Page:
Following a successful, yet costly, defense of the Pusan Perimeter in 1950, the American-led coalition force in South Korea moved to launch a counterattack against the invading North. Termed Operation CHROMITE, the mission was to land on the Korean west coast near Inchon. Without the benefit of training, the Americans commenced the operation on the morning of 15 September 1950.

The objective of the operation was to reclaim the seized city of Seoul and to drive the North Korean invaders back across the 38th Parallel. GA MacArthur conceptualized the plan in August and intended the landing to be carried out by the Army’s 2ID and the USMC 5th Marines. However, like previous planning, both units were made unavailable due to their ongoing operations at Pusan. Instead, MacArthur utilized elements from the Army’s 7ID.

Logistics was the primary concern that faced 7ID and the newly reactivated X Corps. 7ID was the last Army reserve unit in Asia, and was ill equipped to stage a landing operation. Like the 2ID and 5th Marines, 7ID had also suffered from fragmentation with over 9,000 men being sent to Pusan. The intended Marine unit, 1st Marines, were also in the process of rebuilding. Thus, MacArthur was dealing with units that were lacking in men and materiel. Training for the operation was impossible, meaning that the run on the morning of 15 September would be blind.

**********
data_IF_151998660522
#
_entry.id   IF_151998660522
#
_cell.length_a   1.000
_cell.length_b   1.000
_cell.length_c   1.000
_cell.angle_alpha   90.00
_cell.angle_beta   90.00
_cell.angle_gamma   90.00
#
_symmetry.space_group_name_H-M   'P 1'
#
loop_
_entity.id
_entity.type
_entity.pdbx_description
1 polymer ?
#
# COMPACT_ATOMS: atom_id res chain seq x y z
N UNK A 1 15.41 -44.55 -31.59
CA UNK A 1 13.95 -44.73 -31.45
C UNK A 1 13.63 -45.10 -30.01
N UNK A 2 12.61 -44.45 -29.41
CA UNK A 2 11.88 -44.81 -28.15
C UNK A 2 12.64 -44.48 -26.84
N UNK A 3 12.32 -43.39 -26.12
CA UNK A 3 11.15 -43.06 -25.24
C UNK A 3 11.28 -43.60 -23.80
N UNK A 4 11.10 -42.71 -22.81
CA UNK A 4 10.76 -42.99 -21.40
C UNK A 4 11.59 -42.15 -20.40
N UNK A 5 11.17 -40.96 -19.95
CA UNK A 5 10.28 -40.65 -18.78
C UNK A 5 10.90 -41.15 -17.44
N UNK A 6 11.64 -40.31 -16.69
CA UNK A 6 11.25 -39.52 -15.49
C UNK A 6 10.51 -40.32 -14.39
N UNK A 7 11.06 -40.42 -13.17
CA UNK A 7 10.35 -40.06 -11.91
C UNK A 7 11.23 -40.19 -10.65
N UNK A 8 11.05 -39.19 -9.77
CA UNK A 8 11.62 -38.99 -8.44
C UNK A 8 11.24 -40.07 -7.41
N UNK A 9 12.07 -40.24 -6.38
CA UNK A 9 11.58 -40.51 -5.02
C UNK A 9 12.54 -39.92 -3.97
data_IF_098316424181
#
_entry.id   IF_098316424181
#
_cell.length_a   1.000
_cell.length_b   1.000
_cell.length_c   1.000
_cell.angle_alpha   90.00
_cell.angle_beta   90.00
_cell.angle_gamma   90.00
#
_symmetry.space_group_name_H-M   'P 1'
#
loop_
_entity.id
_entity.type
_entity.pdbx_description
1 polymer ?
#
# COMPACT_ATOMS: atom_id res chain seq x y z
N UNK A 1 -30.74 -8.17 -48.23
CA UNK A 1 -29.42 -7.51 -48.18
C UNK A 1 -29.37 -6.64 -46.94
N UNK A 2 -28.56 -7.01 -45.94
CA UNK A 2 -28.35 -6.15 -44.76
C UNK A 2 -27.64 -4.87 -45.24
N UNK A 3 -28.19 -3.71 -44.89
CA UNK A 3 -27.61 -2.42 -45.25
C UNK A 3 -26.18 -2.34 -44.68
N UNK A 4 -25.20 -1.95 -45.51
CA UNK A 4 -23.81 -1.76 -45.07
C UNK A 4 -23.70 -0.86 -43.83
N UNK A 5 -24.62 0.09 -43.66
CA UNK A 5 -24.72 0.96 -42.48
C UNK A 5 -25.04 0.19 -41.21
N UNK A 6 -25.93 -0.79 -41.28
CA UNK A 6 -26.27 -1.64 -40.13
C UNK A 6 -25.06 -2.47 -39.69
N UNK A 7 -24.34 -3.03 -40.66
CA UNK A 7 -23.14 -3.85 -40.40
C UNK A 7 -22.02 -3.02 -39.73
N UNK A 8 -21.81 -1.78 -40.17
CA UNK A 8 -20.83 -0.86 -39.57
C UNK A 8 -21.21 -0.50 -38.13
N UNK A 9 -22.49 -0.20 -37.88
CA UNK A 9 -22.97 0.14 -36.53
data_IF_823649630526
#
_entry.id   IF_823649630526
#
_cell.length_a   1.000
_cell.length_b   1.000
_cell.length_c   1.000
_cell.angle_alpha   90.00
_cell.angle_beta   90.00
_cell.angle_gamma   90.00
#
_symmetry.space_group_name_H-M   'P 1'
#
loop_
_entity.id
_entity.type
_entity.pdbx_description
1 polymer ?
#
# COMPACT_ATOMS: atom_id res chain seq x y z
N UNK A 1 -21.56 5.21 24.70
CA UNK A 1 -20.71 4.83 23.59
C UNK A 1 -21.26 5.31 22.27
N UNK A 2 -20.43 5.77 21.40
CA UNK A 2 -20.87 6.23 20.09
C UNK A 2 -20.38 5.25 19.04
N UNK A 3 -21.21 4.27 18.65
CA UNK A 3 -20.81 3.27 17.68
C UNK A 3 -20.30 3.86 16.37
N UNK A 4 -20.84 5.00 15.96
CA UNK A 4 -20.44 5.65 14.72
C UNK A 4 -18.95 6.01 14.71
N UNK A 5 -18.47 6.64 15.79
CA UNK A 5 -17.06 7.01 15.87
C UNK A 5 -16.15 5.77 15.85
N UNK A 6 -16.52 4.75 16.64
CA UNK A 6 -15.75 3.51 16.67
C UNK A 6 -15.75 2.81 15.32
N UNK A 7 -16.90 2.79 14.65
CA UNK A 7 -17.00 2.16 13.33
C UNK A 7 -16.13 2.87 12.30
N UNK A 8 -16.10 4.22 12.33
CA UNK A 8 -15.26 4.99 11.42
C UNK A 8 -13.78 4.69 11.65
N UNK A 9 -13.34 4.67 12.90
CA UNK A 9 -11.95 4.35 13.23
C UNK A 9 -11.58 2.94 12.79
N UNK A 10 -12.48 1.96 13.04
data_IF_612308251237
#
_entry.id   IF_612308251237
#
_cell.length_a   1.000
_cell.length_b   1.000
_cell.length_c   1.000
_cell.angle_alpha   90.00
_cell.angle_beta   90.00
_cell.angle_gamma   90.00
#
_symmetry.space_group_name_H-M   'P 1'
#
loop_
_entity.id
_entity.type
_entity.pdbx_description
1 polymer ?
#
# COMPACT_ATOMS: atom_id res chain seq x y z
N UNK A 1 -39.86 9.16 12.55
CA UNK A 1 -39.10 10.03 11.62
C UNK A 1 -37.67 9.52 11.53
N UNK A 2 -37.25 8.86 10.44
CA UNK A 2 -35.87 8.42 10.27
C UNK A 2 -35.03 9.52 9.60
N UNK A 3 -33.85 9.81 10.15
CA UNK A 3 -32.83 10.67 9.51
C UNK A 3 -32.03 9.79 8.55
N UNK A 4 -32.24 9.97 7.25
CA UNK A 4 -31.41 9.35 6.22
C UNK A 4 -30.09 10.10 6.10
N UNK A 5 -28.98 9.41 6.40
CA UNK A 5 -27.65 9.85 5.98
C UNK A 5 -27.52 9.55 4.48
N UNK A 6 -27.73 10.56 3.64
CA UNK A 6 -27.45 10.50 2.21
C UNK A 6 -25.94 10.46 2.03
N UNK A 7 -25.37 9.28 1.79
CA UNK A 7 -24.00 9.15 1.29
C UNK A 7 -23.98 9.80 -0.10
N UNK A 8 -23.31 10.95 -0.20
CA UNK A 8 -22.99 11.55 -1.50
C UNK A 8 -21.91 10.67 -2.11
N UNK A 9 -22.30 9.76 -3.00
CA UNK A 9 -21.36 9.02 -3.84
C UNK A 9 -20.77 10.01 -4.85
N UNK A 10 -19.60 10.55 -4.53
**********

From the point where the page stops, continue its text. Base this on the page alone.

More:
Disorganization, logistical failures, and inferior weapons led to rapid erosion of North Korean defenses. The Americans had also not allowed substantial amount of time to pass to enable the North to dig in along the beachhead. The first Marines landed at 0630, with landing forces amounting to around 80,000 following behind. Units had moved off the beaches by the end of the first day, but forward advance was sluggish. By 17 September, the Americans were back on track to retake the South Korean capital of Seoul.

In the subsequent battles fought after, the Americans were able to liberate the seized South Korean capital. By 7 October, American forces had driven the North back beyond the 38th Parallel and had begun to launch operations into Northern territory. Logistical issues plagued the Americans from the 38th Parallel and points north, however. Nevertheless, the Battle of Inchon acted as the springboard the launched the American efforts back into Seoul and beyond.

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